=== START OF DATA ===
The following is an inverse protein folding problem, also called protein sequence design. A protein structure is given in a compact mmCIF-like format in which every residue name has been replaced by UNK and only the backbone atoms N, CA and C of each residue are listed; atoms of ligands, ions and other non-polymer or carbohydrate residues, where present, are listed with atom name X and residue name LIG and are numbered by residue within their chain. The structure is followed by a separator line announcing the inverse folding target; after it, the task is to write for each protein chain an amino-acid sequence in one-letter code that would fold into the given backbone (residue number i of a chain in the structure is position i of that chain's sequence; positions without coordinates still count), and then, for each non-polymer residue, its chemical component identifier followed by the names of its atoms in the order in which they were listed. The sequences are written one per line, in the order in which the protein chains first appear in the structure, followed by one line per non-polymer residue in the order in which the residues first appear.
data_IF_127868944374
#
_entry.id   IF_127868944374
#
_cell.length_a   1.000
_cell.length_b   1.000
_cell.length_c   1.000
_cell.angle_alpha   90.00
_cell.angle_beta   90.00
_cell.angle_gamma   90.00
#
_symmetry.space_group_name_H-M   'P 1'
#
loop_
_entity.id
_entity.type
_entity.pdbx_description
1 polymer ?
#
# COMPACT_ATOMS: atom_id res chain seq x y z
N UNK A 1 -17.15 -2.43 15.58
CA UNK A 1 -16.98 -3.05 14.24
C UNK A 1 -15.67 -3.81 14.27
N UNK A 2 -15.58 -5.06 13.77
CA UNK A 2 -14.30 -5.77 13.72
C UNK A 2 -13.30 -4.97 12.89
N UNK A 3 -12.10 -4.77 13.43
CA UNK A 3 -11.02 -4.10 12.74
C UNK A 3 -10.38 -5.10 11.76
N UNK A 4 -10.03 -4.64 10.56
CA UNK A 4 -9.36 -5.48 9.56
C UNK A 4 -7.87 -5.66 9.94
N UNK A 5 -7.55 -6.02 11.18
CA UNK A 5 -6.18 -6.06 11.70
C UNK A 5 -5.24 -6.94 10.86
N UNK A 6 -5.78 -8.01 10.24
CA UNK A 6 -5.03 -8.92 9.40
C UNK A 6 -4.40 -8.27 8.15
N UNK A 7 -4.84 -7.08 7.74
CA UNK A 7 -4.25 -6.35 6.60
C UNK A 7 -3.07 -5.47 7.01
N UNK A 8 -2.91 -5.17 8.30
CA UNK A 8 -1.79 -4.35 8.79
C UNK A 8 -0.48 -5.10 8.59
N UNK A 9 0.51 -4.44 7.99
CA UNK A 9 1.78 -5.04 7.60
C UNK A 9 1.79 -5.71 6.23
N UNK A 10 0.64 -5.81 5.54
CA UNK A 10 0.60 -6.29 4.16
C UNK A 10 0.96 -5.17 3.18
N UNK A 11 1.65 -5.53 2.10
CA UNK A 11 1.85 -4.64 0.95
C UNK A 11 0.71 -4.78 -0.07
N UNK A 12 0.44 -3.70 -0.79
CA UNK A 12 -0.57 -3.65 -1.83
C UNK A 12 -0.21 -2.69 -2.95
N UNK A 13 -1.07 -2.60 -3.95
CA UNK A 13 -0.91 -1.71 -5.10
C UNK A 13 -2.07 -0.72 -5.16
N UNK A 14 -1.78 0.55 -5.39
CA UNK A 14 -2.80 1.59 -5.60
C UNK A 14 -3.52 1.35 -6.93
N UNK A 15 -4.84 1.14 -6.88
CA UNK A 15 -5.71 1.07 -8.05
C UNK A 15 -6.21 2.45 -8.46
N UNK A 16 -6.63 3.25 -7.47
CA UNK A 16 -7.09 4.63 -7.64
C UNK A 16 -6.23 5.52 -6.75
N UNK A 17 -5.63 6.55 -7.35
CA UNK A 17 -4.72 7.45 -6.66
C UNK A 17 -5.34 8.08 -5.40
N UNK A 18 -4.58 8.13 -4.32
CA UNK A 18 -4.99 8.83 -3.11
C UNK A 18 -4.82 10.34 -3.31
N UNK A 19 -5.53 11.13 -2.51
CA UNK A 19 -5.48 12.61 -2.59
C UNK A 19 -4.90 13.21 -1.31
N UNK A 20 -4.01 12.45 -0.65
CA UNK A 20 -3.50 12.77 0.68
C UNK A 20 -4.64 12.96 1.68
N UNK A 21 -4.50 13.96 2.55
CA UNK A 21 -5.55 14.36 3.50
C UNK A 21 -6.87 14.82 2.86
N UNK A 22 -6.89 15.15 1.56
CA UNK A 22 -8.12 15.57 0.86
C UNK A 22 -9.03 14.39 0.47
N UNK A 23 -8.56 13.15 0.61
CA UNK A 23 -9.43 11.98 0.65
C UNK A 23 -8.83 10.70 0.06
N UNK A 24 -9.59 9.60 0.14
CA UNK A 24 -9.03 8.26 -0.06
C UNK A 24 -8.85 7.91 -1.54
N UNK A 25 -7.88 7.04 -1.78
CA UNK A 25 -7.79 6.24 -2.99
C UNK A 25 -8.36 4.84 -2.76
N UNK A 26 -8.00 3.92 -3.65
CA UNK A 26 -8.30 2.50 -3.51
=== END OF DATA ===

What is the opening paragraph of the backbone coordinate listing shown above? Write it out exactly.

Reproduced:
The following is an inverse protein folding problem, also called protein sequence design. A protein structure is given in a compact mmCIF-like format in which every residue name has been replaced by UNK and only the backbone atoms N, CA and C of each residue are listed; atoms of ligands, ions and other non-polymer or carbohydrate residues, where present, are listed with atom name X and residue name LIG and are numbered by residue within their chain. The structure is followed by a separator line announcing the inverse folding target; after it, the task is to write for each protein chain an amino-acid sequence in one-letter code that would fold into the given backbone (residue number i of a chain in the structure is position i of that chain's sequence; positions without coordinates still count), and then, for each non-polymer residue, its chemical component identifier followed by the names of its atoms in the order in which they were listed. The sequences are written one per line, in the order in which the protein chains first appear in the structure, followed by one line per non-polymer residue in the order in which the residues first appear.